September 11, 1998 at 04:00 AM EDT

Titanimaniacs, your ship has come in. To video stores, that is. James Cameron’s $600 million-grossing epic officially hit the shelves Sept. 1 in a special two-cassette boxed set. And based on presale figures of one million copies, 4,000 Blockbuster Video stores opted to keep their doors open an additional two hours (until 2 a.m.), offering the tapes at a midnight start time. Just who queued up? Here are the results of a store stakeout on Manhattan’s Upper West Side.

11:24 p.m. Father-daughter team Gene Wisoff, who gives his age as ”almost dead,” and Doralyn, ”almost 14,” set up foldout chairs for the wait. ”The last time I was first on line was when we were trying to get Doralyn into a [good school],” says Wisoff.

11:35 p.m. Vivian Natal, 30, takes this group’s prize for seeing the film the most times: 10. She plans to watch it at least once when she gets home.

11:40 p.m. Billie June Ox, who gives her age as ”old enough,” arrives in a wheelchair with her German shepherd Dorrie (70 in dog years). Astoundingly, neither Ox nor Dorrie has seen Titanic.

11:55 p.m. As people wait, Doralyn puts a hush over the (albeit small) crowd with her chilling rendition of ”My Heart Will Go On.”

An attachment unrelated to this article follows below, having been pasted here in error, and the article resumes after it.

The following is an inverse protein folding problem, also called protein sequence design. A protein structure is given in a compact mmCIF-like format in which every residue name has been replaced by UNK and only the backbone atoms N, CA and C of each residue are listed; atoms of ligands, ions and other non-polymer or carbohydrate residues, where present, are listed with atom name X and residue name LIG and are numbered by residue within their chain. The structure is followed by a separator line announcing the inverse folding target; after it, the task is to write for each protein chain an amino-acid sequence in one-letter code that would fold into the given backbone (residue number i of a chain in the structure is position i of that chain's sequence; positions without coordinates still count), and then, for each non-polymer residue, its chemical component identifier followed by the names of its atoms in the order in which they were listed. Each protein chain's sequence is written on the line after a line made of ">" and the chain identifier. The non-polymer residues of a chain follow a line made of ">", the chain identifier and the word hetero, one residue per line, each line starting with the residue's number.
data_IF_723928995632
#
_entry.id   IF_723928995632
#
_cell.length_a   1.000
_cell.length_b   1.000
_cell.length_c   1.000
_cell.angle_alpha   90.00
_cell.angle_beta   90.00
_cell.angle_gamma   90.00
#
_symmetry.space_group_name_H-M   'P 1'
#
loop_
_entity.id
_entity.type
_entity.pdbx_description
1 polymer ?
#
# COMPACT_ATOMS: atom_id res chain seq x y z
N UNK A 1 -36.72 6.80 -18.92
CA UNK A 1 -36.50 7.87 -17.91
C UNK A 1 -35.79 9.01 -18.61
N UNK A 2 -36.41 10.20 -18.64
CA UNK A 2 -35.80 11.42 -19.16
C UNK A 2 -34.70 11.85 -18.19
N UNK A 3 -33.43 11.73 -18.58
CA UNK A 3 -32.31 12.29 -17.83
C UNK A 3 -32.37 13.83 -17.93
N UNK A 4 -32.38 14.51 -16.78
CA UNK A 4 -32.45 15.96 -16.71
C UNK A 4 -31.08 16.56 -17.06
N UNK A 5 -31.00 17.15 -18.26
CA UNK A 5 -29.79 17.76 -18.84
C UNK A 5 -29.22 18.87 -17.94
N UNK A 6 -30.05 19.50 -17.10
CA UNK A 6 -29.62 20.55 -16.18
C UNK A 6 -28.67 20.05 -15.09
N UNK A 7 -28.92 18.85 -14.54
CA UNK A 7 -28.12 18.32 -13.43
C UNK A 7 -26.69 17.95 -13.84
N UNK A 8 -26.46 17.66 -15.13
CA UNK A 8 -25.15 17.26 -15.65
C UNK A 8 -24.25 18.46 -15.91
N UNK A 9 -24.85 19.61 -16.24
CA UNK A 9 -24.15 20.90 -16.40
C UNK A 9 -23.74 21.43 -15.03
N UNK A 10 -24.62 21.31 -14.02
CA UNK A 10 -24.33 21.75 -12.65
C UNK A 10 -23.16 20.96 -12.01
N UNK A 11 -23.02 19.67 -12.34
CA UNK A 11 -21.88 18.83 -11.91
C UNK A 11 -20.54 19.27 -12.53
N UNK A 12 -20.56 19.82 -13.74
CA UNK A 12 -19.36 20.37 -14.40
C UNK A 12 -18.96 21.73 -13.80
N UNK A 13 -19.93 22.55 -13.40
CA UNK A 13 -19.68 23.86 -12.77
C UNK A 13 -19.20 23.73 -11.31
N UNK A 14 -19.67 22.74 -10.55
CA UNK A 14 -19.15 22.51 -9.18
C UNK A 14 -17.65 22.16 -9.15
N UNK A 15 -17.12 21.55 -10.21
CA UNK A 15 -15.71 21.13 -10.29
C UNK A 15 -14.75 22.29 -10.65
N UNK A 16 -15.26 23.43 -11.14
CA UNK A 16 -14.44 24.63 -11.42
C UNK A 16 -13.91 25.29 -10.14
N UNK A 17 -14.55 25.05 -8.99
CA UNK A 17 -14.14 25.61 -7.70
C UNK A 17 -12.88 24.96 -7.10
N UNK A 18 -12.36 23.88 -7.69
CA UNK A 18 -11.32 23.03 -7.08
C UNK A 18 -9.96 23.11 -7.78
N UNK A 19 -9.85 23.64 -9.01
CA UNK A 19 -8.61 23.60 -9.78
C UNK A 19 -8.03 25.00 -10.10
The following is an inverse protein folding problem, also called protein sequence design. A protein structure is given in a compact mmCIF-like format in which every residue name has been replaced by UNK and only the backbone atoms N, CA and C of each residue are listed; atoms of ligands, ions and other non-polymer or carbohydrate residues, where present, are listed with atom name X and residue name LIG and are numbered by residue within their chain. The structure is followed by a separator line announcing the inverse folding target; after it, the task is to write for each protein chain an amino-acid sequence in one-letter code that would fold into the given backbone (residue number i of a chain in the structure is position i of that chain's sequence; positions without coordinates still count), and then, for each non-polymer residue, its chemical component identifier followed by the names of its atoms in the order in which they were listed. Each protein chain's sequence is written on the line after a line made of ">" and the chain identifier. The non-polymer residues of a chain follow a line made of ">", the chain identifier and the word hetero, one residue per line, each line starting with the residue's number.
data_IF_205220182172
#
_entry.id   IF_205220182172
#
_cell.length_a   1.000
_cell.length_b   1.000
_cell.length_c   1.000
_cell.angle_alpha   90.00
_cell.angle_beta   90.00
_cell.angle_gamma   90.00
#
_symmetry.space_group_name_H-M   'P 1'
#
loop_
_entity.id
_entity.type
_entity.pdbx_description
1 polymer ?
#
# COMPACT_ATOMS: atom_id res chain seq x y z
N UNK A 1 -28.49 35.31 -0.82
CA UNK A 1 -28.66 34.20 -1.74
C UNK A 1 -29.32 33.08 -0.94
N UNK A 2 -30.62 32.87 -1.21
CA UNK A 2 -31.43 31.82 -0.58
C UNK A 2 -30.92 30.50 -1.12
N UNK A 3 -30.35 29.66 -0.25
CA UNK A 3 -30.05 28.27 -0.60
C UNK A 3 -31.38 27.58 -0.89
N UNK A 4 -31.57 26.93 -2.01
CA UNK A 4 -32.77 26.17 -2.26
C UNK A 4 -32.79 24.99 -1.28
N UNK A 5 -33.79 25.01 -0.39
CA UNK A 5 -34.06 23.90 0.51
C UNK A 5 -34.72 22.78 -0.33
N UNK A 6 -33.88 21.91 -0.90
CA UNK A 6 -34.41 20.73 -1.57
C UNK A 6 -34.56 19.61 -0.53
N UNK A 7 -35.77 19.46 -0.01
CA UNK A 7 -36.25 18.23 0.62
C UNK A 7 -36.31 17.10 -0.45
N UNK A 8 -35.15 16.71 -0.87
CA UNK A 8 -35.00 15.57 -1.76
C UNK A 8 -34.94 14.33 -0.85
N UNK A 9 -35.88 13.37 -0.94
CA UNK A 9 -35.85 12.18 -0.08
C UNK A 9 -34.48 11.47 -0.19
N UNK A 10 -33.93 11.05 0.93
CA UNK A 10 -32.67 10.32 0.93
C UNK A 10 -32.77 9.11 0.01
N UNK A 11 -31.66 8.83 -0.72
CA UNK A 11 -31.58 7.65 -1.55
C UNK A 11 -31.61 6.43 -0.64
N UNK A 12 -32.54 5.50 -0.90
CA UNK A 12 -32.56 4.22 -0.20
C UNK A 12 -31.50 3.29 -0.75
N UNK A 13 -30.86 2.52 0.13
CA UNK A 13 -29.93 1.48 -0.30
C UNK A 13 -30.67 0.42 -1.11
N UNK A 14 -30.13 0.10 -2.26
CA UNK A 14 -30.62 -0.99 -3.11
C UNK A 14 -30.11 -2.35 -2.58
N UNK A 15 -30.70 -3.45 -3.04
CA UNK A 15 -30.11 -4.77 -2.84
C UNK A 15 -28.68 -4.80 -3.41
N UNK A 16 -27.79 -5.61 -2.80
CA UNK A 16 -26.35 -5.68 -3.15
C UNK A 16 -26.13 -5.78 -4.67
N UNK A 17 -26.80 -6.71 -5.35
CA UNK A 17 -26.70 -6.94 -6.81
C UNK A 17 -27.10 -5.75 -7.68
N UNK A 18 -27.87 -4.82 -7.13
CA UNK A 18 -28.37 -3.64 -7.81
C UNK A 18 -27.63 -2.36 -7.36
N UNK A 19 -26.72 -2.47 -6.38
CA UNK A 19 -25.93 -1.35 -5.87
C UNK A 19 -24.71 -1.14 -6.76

11:58 p.m. Suddenly, an ambulance pulls up and emergency medical technician Sam Balmelli, 25, steps out to wait in line. ”I know I’m going to get in trouble for doing this,” he says, ”but what the hell.”

12:01 a.m. In an eerie echo of the film’s first-class-versus-steerage onslaught, a group of teenagers’ line-cutting attempt is thwarted.

12:04 a.m. Dorrie becomes the first canine to get her paws on a Titanic video.

12:58 a.m. Still another hour left, but no new customers are in sight. (The next day Blockbuster announces that it sold its one millionth copy at a store in Mesquite, Tex.) Staffers continue the arduous task of stocking videos. For them, it’s been at least an hour to remember.

You May Like

Comments

EDIT POST